Good game; and it didn’t overstay its welcome, either. I was definitely happy to have played through it, and I think it helped me start to get out of the funk I was in, too. A pleasant coincidence that it showed up for free, but it certainly would have been worth paying for.

another sight

May 30th, 2022

I was, honestly, feeling a little burned out on games after giving up on Elden Ring; and too many of the games that I’d noted as potential games to play next had enough mechanical overlap with Elden Ring that now in particular wasn’t the time for them. While I was wondering what to do about that, the list of free Xbox Games with Gold for April came out, and a couple of the games listed there looked like potential palate cleansers. I normally try to avoid having my game choices affected by what happens to available for free, but this felt like a time to make an exception, a way of bringing a bit more randomness into my game selection when I could use that.

So I gave Another Sight a try. It seemed to be a two-character platformer with some steampunk going on, where one of the characters has vision problems; hopefully there’s something in that combination, or at least in some of the individual elements?

 

When I first started playing Another Sight, the main things that struck me were negative: the animation wasn’t particularly good, the platforming wasn’t well tuned. But, honestly, maybe that’s a good sign? You can make a case that I spend too much time playing games that are polished in ways that doesn’t correlate with aspects of game design that I care about more; I should break out of that, and, as part of breaking out of that, I should accept that games like that aren’t necessarily going to do well along traditional aspects of game polish.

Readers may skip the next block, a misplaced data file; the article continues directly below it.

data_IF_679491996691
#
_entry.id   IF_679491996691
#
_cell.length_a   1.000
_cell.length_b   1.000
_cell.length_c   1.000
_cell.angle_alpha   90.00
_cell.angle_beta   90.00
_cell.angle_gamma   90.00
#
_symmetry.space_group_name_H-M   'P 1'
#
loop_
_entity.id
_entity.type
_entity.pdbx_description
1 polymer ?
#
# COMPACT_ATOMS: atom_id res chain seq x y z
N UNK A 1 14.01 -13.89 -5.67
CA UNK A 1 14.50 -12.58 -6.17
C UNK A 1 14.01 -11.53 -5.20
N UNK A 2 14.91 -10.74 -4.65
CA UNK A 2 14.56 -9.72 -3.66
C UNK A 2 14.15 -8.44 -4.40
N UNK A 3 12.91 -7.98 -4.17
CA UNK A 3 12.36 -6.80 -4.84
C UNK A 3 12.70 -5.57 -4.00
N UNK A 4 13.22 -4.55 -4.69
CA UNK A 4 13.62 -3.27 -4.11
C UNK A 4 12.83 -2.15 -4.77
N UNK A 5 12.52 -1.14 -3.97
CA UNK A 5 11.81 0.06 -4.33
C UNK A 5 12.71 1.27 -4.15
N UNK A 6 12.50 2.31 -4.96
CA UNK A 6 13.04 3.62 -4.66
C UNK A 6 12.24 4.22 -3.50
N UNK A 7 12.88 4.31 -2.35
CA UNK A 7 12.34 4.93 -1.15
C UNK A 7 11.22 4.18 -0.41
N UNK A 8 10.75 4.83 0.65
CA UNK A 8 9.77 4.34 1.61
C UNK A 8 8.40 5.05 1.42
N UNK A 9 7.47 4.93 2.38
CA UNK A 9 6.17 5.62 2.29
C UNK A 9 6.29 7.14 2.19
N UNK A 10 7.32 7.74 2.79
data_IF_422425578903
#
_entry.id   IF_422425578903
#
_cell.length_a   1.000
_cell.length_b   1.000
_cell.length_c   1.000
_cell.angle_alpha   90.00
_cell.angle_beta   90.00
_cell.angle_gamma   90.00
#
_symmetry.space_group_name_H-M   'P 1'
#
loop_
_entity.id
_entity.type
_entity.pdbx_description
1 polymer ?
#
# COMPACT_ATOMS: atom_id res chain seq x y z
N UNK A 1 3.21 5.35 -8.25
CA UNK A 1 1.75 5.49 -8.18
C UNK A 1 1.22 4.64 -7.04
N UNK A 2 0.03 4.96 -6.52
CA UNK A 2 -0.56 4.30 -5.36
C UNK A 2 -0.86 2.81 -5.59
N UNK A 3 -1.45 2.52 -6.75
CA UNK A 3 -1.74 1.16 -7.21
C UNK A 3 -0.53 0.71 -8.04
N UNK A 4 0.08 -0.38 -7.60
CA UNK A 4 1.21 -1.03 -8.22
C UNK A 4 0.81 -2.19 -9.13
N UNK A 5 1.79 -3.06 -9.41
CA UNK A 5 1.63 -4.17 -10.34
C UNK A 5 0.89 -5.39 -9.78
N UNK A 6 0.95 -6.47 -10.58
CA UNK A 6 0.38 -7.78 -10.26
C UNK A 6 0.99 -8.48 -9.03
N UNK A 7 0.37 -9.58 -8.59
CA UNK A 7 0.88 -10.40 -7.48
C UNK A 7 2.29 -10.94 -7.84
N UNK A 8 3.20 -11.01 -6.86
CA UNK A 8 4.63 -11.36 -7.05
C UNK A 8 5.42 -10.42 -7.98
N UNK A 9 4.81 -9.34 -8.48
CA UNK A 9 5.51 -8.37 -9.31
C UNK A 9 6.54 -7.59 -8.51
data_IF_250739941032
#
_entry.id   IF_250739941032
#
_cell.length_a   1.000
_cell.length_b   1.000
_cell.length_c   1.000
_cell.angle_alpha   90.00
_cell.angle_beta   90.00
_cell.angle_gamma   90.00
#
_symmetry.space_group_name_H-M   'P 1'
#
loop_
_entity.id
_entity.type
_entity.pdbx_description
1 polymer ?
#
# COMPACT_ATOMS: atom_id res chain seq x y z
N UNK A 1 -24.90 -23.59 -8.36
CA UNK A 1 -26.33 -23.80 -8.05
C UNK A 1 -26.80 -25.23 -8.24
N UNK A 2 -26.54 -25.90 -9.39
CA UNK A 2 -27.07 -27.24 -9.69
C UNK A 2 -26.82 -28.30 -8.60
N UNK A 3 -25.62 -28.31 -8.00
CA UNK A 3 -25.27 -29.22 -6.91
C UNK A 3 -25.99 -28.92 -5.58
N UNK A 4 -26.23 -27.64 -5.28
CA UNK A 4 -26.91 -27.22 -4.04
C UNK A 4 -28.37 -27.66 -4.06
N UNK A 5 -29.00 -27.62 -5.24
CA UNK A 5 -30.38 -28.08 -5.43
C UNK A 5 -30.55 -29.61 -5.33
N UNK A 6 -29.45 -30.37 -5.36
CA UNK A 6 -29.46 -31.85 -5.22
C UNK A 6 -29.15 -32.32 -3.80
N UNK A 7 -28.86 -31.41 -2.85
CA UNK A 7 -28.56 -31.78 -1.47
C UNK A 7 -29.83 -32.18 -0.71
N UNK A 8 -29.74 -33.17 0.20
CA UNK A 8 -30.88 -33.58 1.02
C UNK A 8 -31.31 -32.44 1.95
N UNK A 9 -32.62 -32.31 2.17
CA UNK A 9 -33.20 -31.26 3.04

So I pushed along, hoping that I’d find a spark of soul in the game that would make things click for me. But, unfortunately, that never happened. I didn’t find anything in the game that I thought was actively good; and in most aspects of the game, it was easier to point at something actively bad than actively good.

The character’s vision problems, for example, never gave me the feel of seriously grappling with the experience of navigating a world in low vision. Sure, the world would look a little dark when you controlled that character; but all that that meant was that you’d switch over to controlling the cat, and then you’d get to see what the space looked like. After doing that, you’d switch back to the human and go to where you need to go. Maybe there’s potentially something interesting in her not being able to jump to platforms that she can’t see; except they added a mechanic where she can see them if there’s a noise nearby. Which does give you a game mechanic (get the cat there, have the cat meow, and the girl can jump), and I could imagine a game where that was a meaningful metaphor for getting assistance from others, but Another Sight isn’t that game: instead, the girl more or less just says in cut scenes “my vision has gone bad, I don’t know why, but somehow I can see sound, and I don’t know why that is”, without putting any of this into any larger context.

The game mixes in various historical characters; not uncommon in a steampunk setting? But it doesn’t add anything here, it just feels like the game is trying to pull on unearned cultural capital. (You like Monet, right? How about Tesla?) The game tries to link that with the design of the worlds; this linkage isn’t particularly successful. I think actually the visual design of the worlds is pleasant; but not in a way that gets at anything deep, either on its own or in terms of connection with the story and characters.

Or I mentioned above that the platforming wasn’t great; that could be okay in a platformer that’s more about figuring out puzzles as opposed to one that’s about precise jumping, and indeed Another Sight does lean on the puzzles. So the controls are fine given the task at hand; and the puzzles are fine, but not great. But then the game decides to start working in stealth sections; rarely a good idea, and the stealth sections here are particularly bad, with the rules for how enemies respond to your actions being much more obscure than I would like.